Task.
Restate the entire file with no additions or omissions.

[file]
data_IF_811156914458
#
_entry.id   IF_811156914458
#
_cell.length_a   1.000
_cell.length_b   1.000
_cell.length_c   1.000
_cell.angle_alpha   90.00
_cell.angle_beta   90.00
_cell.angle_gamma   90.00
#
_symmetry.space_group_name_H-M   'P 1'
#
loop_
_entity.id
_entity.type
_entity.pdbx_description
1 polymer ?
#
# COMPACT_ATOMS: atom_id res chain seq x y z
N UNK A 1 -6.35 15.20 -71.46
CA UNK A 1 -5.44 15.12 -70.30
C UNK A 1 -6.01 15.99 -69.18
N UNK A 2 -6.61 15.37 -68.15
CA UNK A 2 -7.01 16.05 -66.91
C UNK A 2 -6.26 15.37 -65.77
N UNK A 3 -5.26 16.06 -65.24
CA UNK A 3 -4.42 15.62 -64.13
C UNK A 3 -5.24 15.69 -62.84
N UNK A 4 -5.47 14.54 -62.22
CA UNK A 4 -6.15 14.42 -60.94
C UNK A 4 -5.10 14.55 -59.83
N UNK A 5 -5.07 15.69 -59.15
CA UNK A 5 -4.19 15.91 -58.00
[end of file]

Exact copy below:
data_IF_811156914458
#
_entry.id   IF_811156914458
#
_cell.length_a   1.000
_cell.length_b   1.000
_cell.length_c   1.000
_cell.angle_alpha   90.00
_cell.angle_beta   90.00
_cell.angle_gamma   90.00
#
_symmetry.space_group_name_H-M   'P 1'
#
loop_
_entity.id
_entity.type
_entity.pdbx_description
1 polymer ?
#
# COMPACT_ATOMS: atom_id res chain seq x y z
N UNK A 1 -6.35 15.20 -71.46
CA UNK A 1 -5.44 15.12 -70.30
C UNK A 1 -6.01 15.99 -69.18
N UNK A 2 -6.61 15.37 -68.15
CA UNK A 2 -7.01 16.05 -66.91
C UNK A 2 -6.26 15.37 -65.77
N UNK A 3 -5.26 16.06 -65.24
CA UNK A 3 -4.42 15.62 -64.13
C UNK A 3 -5.24 15.69 -62.84
N UNK A 4 -5.47 14.54 -62.22
CA UNK A 4 -6.15 14.42 -60.94
C UNK A 4 -5.10 14.55 -59.83
N UNK A 5 -5.07 15.69 -59.15
CA UNK A 5 -4.19 15.91 -58.00